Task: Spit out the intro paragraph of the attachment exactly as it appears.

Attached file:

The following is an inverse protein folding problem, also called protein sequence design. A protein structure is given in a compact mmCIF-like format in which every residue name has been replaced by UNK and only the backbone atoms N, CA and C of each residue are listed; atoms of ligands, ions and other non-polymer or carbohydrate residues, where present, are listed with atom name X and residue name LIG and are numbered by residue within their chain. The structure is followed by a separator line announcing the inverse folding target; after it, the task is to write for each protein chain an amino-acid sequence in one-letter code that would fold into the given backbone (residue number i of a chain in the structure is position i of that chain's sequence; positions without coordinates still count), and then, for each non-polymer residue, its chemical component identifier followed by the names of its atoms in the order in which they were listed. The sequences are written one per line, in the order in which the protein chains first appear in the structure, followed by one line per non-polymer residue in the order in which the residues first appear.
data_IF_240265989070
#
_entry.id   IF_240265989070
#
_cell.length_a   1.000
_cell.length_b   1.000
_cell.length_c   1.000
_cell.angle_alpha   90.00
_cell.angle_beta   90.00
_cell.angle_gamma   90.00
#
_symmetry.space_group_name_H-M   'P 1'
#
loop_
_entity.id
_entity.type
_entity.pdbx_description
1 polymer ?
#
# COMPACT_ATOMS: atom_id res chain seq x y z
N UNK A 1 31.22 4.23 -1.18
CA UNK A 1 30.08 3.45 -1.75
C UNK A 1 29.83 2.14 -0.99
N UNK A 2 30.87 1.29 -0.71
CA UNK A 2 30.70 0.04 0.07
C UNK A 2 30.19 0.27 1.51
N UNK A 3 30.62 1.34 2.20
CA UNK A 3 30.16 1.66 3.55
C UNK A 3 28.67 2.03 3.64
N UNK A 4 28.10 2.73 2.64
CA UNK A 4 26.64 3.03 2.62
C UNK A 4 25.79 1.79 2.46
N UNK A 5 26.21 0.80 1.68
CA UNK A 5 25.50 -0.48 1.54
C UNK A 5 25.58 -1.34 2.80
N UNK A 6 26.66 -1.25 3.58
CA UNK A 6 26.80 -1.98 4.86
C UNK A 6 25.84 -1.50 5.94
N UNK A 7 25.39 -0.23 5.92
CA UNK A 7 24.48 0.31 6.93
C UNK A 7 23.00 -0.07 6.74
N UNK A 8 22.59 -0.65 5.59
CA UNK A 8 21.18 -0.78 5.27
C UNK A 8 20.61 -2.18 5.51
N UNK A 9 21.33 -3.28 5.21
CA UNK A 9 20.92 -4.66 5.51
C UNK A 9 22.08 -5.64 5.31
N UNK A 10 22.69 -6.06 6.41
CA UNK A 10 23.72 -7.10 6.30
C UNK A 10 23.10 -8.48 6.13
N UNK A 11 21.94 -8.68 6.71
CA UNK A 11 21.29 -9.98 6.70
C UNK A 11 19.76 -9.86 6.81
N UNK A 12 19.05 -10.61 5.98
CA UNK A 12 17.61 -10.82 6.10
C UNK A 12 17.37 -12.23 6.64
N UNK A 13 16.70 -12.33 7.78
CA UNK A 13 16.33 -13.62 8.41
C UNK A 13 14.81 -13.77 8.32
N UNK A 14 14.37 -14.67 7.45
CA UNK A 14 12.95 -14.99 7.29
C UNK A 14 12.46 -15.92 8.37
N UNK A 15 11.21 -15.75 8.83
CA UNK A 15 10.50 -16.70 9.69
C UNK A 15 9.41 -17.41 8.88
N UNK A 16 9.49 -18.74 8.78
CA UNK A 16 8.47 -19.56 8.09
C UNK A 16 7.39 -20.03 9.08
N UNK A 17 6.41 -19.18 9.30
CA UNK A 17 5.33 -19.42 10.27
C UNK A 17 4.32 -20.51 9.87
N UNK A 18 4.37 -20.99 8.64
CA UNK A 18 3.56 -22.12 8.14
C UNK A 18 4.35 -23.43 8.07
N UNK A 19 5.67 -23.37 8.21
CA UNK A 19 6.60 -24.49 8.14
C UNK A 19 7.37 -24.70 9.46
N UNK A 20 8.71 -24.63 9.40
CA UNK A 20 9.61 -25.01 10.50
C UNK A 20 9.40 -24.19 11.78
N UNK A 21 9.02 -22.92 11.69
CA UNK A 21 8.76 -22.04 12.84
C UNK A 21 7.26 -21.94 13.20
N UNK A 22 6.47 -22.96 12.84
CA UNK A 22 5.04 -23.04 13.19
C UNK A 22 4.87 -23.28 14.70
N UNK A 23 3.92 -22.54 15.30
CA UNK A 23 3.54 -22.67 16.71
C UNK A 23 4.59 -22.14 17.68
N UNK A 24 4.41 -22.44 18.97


The following is an inverse protein folding problem, also called protein sequence design. A protein structure is given in a compact mmCIF-like format in which every residue name has been replaced by UNK and only the backbone atoms N, CA and C of each residue are listed; atoms of ligands, ions and other non-polymer or carbohydrate residues, where present, are listed with atom name X and residue name LIG and are numbered by residue within their chain. The structure is followed by a separator line announcing the inverse folding target; after it, the task is to write for each protein chain an amino-acid sequence in one-letter code that would fold into the given backbone (residue number i of a chain in the structure is position i of that chain's sequence; positions without coordinates still count), and then, for each non-polymer residue, its chemical component identifier followed by the names of its atoms in the order in which they were listed. The sequences are written one per line, in the order in which the protein chains first appear in the structure, followed by one line per non-polymer residue in the order in which the residues first appear.